Motley Settles In To Interim

Interim Chancellor Keith Motley, about to address international students at their orientation.

Interim Chancellor Keith Motley, about to address international students at their orientation.

Gintautas Dumcius

Keith Motley still plays basketball, six years after leaving the bench at Northeastern University.

The former Northeastern associate head coach and dean of student services manages to make time in his busy days to shoot hoops, an easy prospect for someone over six feet tall.

“I’ve been playing games and sports and things like that all my life,” said Motley. “So some people need to have a cup of tea or some coffee in order to energize themselves or they get a headache or something. Well, I need to have exercise. I need to get a basketball, do some martial arts, or run, or even sometimes, when I have limited time, I ride a bike.”

Giving him a chance to regroup his thoughts, the exercise also breaks up the middle of the day, especially the days that run from 8:00 a.m. to 8:00 p.m.

“It’s my only request in my schedule for the day,” he said, adding that otherwise he lets the schedule flow the way that it flows. The schedule may currently resemble something close to a logjam, since Motley was installed as interim chancellor in July. Since then he has been meeting with students, staff, faculty, and community groups, as well as others.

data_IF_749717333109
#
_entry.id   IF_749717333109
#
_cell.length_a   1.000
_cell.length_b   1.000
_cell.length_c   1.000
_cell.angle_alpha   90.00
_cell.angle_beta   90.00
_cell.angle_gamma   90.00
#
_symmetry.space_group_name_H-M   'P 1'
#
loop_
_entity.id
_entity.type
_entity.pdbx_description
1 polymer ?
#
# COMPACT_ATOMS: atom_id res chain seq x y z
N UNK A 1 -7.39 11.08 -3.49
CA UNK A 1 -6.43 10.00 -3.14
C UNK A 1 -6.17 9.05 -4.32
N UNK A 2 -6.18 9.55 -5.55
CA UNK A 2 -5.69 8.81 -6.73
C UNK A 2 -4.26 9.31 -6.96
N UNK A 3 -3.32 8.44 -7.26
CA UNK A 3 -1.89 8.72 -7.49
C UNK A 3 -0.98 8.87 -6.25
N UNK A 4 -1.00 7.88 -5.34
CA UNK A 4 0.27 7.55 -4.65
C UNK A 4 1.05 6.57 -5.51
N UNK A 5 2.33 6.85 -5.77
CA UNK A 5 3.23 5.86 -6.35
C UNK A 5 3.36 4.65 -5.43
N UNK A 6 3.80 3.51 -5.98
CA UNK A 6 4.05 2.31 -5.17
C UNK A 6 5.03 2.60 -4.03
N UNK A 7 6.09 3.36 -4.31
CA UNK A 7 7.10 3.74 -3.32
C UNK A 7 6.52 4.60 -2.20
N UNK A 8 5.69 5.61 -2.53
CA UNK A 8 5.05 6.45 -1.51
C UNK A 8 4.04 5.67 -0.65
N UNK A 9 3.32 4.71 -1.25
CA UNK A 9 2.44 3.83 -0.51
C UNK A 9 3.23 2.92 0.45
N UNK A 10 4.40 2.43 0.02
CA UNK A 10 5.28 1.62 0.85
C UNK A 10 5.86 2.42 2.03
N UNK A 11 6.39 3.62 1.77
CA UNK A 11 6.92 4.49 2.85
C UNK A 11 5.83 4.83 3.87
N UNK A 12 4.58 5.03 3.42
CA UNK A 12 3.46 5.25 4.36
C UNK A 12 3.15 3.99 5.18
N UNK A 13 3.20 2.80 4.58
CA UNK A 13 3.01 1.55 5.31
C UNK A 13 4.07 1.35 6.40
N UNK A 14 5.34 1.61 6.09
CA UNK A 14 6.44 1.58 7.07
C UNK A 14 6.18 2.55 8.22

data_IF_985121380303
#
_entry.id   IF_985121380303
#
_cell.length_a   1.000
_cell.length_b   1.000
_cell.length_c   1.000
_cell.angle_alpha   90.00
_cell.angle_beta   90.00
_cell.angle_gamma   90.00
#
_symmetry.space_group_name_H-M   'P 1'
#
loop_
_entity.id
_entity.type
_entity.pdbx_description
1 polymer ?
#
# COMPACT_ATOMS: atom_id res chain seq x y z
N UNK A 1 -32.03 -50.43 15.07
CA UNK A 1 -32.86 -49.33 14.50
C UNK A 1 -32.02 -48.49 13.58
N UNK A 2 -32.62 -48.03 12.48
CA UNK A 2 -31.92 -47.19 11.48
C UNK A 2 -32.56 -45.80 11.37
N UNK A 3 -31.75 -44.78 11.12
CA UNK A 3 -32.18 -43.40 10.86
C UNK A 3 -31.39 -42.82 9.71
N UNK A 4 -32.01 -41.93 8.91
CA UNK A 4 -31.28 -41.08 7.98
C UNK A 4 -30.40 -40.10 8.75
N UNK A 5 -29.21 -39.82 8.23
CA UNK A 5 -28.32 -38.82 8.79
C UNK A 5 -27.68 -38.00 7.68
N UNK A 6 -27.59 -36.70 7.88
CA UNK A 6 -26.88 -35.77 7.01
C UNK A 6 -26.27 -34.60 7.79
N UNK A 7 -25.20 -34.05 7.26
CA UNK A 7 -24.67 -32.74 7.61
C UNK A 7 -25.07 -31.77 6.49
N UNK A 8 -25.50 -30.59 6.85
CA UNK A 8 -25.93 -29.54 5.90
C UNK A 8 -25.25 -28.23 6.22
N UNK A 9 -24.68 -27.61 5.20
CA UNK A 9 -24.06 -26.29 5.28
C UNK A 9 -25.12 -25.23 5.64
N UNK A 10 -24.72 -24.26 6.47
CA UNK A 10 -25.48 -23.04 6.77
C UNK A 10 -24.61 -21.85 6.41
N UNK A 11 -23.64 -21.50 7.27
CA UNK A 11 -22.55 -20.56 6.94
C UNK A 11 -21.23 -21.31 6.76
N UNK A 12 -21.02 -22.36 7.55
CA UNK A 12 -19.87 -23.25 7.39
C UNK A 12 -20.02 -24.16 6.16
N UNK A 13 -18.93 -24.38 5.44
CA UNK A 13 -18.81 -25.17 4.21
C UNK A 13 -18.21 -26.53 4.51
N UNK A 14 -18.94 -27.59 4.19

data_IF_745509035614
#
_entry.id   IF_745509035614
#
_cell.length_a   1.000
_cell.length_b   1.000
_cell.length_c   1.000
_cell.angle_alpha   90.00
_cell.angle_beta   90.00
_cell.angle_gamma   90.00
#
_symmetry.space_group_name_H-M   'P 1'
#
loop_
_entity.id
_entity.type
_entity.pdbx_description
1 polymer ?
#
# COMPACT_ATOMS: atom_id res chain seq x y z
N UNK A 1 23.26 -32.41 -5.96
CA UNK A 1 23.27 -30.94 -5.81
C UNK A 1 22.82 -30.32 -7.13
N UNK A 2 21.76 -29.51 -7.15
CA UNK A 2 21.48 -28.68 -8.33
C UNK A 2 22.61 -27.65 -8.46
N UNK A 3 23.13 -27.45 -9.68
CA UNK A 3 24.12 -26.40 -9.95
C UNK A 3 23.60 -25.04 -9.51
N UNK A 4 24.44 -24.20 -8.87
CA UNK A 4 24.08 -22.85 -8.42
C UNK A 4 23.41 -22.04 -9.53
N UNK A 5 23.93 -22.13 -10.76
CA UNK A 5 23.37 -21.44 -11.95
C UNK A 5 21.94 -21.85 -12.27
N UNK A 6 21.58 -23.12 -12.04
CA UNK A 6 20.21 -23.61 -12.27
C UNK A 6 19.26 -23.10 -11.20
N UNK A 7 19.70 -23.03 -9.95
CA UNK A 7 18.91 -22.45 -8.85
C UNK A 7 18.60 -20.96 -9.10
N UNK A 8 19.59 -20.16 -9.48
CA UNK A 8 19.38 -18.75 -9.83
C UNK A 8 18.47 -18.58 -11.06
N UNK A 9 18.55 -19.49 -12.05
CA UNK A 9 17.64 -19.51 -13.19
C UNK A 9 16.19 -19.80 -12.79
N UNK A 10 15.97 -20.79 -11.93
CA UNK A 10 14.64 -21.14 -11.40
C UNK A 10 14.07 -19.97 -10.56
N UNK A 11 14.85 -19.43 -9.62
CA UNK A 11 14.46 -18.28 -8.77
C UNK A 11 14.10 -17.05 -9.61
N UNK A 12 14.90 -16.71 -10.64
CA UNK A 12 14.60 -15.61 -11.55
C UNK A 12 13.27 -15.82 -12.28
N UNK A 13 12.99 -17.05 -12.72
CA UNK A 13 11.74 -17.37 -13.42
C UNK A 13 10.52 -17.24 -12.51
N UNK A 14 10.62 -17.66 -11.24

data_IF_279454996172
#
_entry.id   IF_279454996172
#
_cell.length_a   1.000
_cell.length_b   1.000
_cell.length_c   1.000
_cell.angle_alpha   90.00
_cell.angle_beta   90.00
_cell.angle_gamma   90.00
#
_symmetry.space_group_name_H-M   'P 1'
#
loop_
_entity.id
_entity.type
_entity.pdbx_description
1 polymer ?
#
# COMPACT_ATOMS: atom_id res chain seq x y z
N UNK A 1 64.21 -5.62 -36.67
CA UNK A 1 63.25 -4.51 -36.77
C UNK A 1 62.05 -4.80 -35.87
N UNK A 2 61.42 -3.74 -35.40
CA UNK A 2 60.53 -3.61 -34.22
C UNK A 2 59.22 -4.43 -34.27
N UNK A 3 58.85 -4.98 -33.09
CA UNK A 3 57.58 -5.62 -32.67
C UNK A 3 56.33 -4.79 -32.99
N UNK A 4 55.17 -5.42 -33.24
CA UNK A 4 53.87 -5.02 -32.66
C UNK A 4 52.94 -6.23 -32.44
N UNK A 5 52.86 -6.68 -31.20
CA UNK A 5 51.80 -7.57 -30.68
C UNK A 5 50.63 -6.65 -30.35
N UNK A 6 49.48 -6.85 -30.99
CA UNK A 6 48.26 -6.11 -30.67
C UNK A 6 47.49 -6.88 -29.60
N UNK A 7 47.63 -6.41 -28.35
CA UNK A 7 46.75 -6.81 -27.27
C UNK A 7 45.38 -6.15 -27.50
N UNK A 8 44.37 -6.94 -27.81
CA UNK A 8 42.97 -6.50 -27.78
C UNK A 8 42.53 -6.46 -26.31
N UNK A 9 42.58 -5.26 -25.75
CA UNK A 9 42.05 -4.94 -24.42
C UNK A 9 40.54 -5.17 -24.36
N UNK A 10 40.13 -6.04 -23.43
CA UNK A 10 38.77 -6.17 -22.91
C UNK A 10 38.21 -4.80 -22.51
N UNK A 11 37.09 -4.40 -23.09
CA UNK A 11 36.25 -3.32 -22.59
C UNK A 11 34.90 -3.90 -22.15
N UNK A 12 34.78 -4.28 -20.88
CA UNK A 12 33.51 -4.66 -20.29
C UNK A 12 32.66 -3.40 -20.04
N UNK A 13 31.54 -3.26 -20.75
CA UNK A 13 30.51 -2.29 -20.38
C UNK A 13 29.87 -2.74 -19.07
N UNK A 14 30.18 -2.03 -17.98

Motley says he has received some 2,000 pieces of mail, with people writing to congratulate him on his new-albeit currently temporary-position, wishing him good luck, telling him what it means to them, and of, course, solutions on how to fix everything.

“One of the things I found, just like when you’re an athletics coach, everyone thinks they can do your job, so they tell you how to do it,” he said. “Being a college chancellor or president, everyone tells you how to do your job, ’cause everybody thinks they can do it. And it’s okay. I’ll take advice from anywhere I can get it.”

They give him advice, and not just in the office-while walking around campus, talking with students, coming off the train, in Filene’s Basement, and at the barbershop- all hold court with Chancellor Motley.

“The common denominator is that everybody knows the potential of UMass Boston,” he said. “We have this beautiful campus no one knows about. We’re out here where no one can bother us. We can just do our thing. And when we want to come out of our hiding place, we can let the world know. I think we’ve been hiding the things that are quality about this place for too long, and my plan is to get the word out so that doesn’t happen again.”

His convocation address on September 15, sure to be watched by both campus insiders and out, is expected to focus on such issues, as well as include several of the things he says he believes in and implemented while head of Student Affairs: leading by example, owning the process that he come up with, and building positive relationships with people.

Building relationships will come in handy with some faculty who, hoping for UMass President Jack Wilson to appoint someone from the academic affairs side of things, are unfamiliar with Motley.